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The Talamanca Hummingbird through the lens of Mario Wong

“The Photo” and the story behind the session.

It was a Saturday morning in Coronado, during one of our photography workshops. In these workshops, we focus on teaching photography techniques for hummingbirds in flight. That day we decided to concentrate on a plant of a new species, one that a few months ago we had introduced. This plant was in its flowering stage; the Chinese-lantern (Abutilon pictum). After observing that different species of hummingbirds began to visit the flower, we decided to focus only on it, and a few minutes later: Boom! The Talamanca Hummingbird was visiting the “lantern.” 

When we were checking the photographs, we realized that there was an extraordinary one, one with a composition of high symmetry (cover photo). The bird also showed one of its most particular characteristics; the iridescence of his chest. That photo made that day very special.


Perfect simmetry.



But let’s see other photos of the “Talamanca” belonging to Mario’s portfolio:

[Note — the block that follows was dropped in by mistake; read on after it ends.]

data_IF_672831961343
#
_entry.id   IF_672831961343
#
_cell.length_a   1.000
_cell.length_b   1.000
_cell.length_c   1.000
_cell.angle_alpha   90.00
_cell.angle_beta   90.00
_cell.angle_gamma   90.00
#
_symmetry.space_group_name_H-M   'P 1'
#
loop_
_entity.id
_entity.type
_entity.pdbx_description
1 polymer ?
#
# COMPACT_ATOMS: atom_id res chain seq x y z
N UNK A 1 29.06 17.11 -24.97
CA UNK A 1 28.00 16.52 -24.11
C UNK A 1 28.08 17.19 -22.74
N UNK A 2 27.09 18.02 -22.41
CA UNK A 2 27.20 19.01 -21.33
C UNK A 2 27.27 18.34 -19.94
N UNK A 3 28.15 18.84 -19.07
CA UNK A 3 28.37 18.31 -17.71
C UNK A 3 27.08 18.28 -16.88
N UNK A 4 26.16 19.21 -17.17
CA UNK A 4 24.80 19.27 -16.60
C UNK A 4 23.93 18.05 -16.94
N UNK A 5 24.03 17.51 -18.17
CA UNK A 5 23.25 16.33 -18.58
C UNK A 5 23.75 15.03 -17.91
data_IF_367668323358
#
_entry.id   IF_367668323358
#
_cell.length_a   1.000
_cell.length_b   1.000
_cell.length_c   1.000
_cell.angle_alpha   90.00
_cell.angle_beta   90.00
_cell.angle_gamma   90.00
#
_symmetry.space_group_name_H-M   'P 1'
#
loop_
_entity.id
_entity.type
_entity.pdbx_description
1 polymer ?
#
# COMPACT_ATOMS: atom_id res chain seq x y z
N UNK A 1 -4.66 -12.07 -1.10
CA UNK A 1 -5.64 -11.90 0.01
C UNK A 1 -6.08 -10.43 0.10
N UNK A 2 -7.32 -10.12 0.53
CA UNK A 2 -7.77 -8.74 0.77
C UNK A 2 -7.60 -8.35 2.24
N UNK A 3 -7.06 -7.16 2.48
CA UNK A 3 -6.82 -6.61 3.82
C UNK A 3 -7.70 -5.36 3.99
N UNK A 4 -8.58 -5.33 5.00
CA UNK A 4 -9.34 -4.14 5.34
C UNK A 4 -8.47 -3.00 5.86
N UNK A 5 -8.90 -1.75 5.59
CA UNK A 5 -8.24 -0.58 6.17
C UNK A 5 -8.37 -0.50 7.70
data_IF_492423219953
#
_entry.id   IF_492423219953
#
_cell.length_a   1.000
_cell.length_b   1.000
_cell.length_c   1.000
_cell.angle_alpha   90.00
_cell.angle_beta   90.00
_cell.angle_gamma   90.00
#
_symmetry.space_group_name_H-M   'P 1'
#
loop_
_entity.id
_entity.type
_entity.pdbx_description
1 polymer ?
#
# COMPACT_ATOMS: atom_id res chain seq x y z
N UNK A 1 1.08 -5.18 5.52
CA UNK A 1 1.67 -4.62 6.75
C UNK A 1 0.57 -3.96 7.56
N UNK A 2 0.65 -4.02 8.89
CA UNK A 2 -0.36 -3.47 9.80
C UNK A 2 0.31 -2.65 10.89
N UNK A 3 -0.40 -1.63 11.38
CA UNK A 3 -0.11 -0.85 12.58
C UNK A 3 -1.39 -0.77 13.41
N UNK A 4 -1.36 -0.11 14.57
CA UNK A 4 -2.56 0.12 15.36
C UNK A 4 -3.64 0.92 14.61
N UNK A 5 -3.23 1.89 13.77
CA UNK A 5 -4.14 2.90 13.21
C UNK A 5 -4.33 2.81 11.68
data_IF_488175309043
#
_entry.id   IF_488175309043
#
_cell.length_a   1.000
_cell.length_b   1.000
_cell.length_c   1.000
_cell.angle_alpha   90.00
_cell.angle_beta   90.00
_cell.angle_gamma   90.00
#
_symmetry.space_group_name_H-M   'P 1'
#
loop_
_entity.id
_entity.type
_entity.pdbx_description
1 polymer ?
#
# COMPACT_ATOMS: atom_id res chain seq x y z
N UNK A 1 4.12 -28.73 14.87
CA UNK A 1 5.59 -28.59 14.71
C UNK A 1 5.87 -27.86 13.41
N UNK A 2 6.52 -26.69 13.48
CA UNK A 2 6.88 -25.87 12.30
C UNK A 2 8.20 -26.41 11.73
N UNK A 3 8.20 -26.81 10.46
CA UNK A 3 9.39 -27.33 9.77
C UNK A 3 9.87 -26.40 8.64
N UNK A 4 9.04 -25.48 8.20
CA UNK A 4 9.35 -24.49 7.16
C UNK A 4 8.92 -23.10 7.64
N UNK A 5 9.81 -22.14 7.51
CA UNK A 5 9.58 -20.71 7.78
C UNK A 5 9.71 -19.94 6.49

The Talamanca “sharing fraternal meals” with a Scintilliant Hummingbird.


An image of an “angelic” Talamanca Hummingbird with leucism.



Mario Wong is an Agronomist by profession and a self-taught photographer. He is increasingly dedicated to nature photography. Today he is focused on wildlife photography, leading expeditions with groups of national and foreign photographers. His work transcended the borders thanks to the collaboration with NGOs with which they work in conservation of biodiversity in Costa Rica.

You can follow Mario Wong at instagram, or facebook.


Talamanca Hummingbird  (Eugenes spectabilis)

Very large for a hummingbird; size alone separates from many other species. Distinctive in range. Males are green overall; head appears black until it hits the light and reveals an iridescent purple crown and turquoise throat. Females duller with fuzzy mottled appearance on grayish underparts and some greenish on sides. Note the large white spot behind the eye that trails into a messy eyeline. Females have a longer and slightly more decurved bill than males. Used to be called Magnificent Hummingbird, but recently split into Rivoli’s Hummingbird (from southwest U.S. to Nicaragua) and Talamanca Hummingbird (found in mossy cloud forest in Costa Rica and Panama). Fairly common; visits hummingbird feeders.

eBird. 2019. eBird: An online database of bird distribution and abundance [web application]. eBird, Ithaca, New York. Available:

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